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The Entrepreneurial Edge

Small Business Development Center dispenses experience, advice

Every small business dreams big. But taking that idea, those skills, or the most desirable product or service and rendering it into a well-oiled, profitable operation is a daunting enterprise. Luckily, there’s a local resource that can help Central Oregon businesses map a path to success.

The Small Business Development Center (SBDC) at COCC is a team of talented individuals that provides practical navigational tools for the crucial early phases of entrepreneurship—and well beyond. Hands-on workshops, no-cost advising and a fully-fledged business management program are just part of how the SBDC is helping clients get themselves oriented.

Maybe you need to create your own website or learn the finer points of QuickBooks? Or maybe you have the seed of a product concept but aren’t sure how to best hammer out a business plan. Perhaps you’ve been in the business environment a while and need to revamp your marketing goals, hone your approach. The SBDC can help both out-of-the-gate start-ups and seasoned businesses already underway.

Hands-on workshops, no-cost advising and a fully-fledged business management program are just part of how the SBDC is helping clients get themselves oriented.

When Howling Boy Tech Inc., a technical problem-solving business, first launched in 2016 the company was flush with 20-plus years of computer know-how—able to offer everything from customized software creation to tricky data recovery. Yet they required some business-minded refinement.

“I have great technical skills and experience,” shares Michael Leslie, who founded the Madras business with his wife, Tracey. “But I don't always think in terms of business strategy or what makes a sustainable business practice, so I knew that I was going to need help in making a successful business.” He turned to SBDC and met with business advisor José Balcazar.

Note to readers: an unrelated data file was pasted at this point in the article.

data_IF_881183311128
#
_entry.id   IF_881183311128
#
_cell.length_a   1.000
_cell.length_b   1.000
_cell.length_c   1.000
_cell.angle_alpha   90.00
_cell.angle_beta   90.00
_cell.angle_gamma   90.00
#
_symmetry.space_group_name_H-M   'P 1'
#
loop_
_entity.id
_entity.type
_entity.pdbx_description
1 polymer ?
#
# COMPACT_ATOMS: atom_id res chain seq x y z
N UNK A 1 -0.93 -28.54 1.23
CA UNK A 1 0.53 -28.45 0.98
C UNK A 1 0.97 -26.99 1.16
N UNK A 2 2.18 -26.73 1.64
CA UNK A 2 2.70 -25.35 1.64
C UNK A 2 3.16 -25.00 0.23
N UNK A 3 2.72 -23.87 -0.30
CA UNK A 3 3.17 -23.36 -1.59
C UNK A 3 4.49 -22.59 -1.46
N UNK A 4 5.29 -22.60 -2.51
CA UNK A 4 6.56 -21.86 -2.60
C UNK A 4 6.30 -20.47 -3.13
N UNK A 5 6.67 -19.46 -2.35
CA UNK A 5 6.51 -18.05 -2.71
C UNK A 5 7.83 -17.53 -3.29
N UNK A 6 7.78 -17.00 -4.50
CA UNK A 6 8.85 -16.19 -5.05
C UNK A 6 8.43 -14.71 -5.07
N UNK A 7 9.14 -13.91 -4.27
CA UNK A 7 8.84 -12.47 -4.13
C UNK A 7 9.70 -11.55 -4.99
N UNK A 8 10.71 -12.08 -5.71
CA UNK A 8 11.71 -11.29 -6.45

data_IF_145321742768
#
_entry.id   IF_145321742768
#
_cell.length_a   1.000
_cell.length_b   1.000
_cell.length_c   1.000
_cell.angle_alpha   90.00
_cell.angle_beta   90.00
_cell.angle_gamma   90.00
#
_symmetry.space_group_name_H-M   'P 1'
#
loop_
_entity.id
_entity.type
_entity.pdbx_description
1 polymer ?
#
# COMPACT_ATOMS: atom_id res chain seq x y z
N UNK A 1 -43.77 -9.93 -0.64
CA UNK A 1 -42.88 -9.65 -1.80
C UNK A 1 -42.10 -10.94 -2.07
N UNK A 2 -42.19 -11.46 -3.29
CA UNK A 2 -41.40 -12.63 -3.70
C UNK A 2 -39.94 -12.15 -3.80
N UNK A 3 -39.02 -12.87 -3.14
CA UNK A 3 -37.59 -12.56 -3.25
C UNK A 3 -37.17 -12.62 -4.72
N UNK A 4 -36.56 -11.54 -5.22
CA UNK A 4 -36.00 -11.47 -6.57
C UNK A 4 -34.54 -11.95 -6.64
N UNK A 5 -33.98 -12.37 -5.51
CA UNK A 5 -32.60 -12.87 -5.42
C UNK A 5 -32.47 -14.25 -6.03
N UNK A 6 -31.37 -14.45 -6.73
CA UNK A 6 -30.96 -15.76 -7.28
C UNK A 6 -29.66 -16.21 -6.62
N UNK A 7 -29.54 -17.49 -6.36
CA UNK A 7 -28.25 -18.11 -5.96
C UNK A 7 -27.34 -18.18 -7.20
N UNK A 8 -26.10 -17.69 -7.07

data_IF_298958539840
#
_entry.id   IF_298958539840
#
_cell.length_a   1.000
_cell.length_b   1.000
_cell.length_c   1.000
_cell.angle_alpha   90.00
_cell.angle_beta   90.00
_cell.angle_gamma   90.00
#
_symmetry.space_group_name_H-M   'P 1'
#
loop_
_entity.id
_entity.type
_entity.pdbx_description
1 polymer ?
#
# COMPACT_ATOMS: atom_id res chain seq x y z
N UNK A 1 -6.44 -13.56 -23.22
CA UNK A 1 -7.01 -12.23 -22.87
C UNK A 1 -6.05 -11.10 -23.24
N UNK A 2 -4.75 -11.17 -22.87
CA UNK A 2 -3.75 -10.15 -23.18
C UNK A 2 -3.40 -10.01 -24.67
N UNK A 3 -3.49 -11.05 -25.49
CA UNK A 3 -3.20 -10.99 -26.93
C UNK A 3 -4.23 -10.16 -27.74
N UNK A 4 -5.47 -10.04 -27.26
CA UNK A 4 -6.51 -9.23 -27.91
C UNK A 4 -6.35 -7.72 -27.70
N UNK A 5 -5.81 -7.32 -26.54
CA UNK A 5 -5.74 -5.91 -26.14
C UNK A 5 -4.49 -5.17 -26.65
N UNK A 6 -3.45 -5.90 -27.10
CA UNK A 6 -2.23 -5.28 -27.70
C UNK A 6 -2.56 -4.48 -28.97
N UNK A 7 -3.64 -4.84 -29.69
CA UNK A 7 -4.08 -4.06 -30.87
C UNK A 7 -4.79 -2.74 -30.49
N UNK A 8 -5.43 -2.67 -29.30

“José took time to understand what I was thinking, helped me focus on what was important—and how to think like one of my potential customers, rather than the technical geek behind the scenes,” says Leslie. “I was initially focused on what I thought would be good, and they helped me to focus more on what my customers would want or need, and how my prospective customers would be thinking.”

That outside perspective is key. “We can provide honest feedback without the feelings attached to the business,” explains Balcazar. “The biggest thing is if you are going to make mistakes, do it on paper before investing hard-earned savings.”

Leslie learned things like pricing strategies and helping the customer see value in the services offered. His business now includes an expanded focus, incorporating image analysis—by way of software, drones and land surveys.

“The return on investment is enormous,” Leslie adds. “SBDC’s counselors have lots of diverse business experience and there is great value to be gained from the experience. After every session with José, I felt like I had two to four new principles that I understood and could immediately apply to bring more value to my dream, my customers and my business.”

For those already engaged in running a business and in need of a consult, the SBDC offers no-cost, confidential advising, with personal sessions available at all four of COCC’s campuses (Bend, Redmond, Prineville and Madras). Consults cover topics like cash flow management and market research.

New businesses can gain access to this as well, but are required to take an SBDC Business Start-Up class first, with classes offered each month for $29. These classes delve into the basics of starting a business, helping new ventures avoid costly mistakes.

Patti Norris, another SBDC advisor, says the role can mean many different things, ranging from a teacher and a researcher to a number-cruncher and a connection-maker. “I love being a part of helping someone fulfill their dream and empowering them to achieve more than they thought possible,” she says. “No business owner is an expert in everything it takes to run a business, and that’s OK. But those aspects of your business you don’t feel confident about aren’t going away and ignoring them won’t make it better. The only cost to meet with an advisor is an hour of your time.”

SBDC classes coming up: Business Start-Up (April 4 & 19), QuickBooks Pro class (April 14), and Building a Business Website with WordPress (April 24-26). For more information and registration, call 541-383-7290 or visit the Small Business Development Center.

By Mark Russell Johnson, COCC College Relations

Jim Wilcox instructs during an SBDC Management Program session.